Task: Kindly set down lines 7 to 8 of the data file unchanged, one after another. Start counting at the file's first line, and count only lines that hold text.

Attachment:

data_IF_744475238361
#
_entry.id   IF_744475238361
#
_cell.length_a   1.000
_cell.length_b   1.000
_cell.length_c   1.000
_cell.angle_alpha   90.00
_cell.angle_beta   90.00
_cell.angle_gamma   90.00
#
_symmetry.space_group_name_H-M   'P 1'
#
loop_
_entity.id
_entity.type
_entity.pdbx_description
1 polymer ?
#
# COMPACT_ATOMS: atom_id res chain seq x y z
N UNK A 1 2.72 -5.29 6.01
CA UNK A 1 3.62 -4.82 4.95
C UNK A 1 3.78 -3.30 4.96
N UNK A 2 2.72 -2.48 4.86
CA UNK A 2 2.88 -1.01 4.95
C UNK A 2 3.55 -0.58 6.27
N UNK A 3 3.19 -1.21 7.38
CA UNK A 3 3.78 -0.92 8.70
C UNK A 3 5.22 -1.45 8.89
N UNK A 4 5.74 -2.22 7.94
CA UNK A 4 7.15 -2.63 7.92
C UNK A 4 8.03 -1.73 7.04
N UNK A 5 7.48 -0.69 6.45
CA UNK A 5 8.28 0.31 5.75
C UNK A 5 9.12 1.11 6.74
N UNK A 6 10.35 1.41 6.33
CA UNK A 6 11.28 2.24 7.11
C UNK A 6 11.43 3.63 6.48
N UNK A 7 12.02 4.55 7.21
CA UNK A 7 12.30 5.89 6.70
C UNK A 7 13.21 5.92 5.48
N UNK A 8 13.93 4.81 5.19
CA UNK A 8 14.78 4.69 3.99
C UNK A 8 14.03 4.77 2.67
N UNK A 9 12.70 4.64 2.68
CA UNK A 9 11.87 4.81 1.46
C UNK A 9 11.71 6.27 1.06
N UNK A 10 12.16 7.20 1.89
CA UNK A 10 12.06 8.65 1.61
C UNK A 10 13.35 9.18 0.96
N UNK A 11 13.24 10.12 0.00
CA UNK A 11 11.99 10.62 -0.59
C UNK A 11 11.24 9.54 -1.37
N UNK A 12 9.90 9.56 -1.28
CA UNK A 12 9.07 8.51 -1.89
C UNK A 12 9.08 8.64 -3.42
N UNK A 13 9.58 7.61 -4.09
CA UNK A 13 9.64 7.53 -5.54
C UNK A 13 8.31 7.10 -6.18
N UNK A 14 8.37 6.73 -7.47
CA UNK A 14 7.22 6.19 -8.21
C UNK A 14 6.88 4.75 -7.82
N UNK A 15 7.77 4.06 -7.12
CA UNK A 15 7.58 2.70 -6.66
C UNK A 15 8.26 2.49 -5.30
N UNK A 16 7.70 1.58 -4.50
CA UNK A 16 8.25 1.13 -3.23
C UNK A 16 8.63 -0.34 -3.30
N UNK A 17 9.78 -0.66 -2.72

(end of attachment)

_cell.length_c   1.000
_cell.angle_alpha   90.00